4 Top Tea Drinking Tips For Your Next Home Brew Experience
All Australians can admit, nothing beats a good cup of tea!
Tea is the quintessential hot beverage for almost any occasion. It can be a wake-up stimulant for those dreaded early mornings, a simple digestif after hearty meals, or even just a nice break from all the chaos. But there’s one other thing that tea can do, and that’s how it can transport your senses to another world.
Of course, with current travel restrictions, it’s practically impossible to get that truly authentic tea experience – the kind that immerses you in beautiful cultures and aromatic atmospheres. So if you’re missing out on the flavours of Asia, Europe or even the Americas, have we got a treat for you!
While we wait for the world to reopen, Cathay Pacific is helping to infuse that authentic tea experience in Australian homes. Thanks to their longstanding partnership with JING – the world’s leading tea supplier – they’ve brought along Felicity Fowler, head of tea experiences, to share with us her four top tea-drinking tips for your next home brewing experience.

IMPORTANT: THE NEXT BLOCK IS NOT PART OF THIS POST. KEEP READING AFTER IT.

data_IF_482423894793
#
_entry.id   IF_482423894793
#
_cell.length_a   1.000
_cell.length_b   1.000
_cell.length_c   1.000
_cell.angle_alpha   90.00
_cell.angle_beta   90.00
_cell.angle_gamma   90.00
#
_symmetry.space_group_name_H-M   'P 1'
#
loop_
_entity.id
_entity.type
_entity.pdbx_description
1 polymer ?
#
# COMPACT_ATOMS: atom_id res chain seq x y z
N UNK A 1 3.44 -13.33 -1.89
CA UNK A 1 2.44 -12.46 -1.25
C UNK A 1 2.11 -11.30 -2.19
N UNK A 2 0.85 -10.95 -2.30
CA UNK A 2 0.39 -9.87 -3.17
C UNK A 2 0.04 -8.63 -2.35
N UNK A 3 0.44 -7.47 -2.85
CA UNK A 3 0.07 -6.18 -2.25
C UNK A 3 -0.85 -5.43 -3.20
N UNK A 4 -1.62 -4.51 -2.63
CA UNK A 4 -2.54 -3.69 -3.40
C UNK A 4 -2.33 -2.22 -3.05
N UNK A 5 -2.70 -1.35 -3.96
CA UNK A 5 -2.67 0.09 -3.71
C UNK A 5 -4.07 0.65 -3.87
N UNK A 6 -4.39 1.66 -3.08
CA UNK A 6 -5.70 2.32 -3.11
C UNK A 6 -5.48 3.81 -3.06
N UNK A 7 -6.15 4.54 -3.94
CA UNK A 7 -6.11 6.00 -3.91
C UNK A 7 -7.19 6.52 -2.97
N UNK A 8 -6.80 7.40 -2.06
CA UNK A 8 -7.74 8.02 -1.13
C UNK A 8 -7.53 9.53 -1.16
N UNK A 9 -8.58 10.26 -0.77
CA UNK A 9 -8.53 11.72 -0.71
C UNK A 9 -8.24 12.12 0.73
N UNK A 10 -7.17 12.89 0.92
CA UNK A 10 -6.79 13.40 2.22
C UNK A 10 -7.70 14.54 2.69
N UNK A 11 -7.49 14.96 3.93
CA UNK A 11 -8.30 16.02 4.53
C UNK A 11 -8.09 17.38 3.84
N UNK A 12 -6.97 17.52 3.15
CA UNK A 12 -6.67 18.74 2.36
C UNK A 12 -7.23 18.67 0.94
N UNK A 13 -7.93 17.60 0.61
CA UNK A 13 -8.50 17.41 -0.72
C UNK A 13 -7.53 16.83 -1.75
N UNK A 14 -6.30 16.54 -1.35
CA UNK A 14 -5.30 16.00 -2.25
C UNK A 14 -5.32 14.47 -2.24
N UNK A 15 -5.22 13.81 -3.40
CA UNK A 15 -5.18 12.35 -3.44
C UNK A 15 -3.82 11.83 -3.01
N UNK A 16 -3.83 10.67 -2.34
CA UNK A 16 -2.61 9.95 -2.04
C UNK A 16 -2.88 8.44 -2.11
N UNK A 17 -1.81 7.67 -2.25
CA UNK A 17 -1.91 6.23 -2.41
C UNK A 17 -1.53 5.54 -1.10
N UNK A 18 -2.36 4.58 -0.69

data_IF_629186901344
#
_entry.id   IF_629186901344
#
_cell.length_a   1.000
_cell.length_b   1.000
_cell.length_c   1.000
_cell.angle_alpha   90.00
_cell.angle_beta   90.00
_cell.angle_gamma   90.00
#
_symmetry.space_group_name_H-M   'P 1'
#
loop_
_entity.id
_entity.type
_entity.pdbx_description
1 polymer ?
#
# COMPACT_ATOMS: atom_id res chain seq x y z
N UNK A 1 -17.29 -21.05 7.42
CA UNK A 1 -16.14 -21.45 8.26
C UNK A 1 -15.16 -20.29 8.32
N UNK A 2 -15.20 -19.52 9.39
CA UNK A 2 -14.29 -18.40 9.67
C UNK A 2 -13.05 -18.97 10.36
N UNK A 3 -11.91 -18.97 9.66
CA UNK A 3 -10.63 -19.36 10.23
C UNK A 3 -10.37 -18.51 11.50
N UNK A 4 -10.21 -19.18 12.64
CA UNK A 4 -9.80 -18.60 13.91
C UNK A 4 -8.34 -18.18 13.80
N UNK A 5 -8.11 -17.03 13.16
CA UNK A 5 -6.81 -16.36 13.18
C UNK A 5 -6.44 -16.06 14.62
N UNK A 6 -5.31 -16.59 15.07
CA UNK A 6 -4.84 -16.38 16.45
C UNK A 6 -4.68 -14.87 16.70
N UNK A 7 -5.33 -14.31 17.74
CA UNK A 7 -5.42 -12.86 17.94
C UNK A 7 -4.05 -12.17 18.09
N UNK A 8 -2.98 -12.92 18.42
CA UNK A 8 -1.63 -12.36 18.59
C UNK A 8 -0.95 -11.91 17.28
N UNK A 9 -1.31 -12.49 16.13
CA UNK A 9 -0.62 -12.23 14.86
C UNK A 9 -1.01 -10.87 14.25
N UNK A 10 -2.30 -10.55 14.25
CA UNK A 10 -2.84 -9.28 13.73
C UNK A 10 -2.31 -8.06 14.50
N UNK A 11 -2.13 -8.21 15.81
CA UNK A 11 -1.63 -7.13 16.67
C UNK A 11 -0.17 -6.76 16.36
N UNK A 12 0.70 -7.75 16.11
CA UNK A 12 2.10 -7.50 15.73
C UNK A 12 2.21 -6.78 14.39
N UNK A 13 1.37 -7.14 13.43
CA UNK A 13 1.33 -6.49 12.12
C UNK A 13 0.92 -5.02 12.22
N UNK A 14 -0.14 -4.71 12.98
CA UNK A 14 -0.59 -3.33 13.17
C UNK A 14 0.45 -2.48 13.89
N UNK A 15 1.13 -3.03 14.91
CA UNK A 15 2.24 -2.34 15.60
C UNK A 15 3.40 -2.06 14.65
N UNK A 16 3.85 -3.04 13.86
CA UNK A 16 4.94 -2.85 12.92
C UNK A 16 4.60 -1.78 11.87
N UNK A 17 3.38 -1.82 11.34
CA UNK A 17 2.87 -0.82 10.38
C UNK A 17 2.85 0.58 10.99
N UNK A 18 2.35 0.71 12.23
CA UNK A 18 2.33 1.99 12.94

Felicity harnesses over a decade of tea expertise, having worked her way up the ranks at JING since 2010. Matched with her lifelong love of loose-leaf brewing, Felicity is essentially a tea aficionado. So, with her help, get ready to transport your senses across the globe – all from the comfort of your own home.
Tips How To Choose The Right Tea
When it comes to choosing the right tea, the first step is picking the right colour. And, as Felicity explains, green, white and black tea varieties are the most common favourites for tea drinkers.
“They’re packed with antioxidants, which deliver an array of different benefits – green contains an antioxidant known to stabilise free radicals and fight disease whereas black tea’s antioxidants help lower inflammation,” Felicity says.
“Before infusing your tea, choose a leaf that is most enjoyable for your palate. White tea will deliver light, delicate sweet flavours; green is perfect for those who enjoy a fresh grassy or vegetal taste; black is best for drinkers who want deep, rich flavours; and oolong tea has an intense aroma and experience.”
“It’s also important to note that all these teas, no matter what type, contain caffeine,” continues Felicity. “So, if you’re sensitive to the effects of caffeine you may want to switch to a herbal infusion later in the day.”
Tips On How To Properly Infuse Your Tea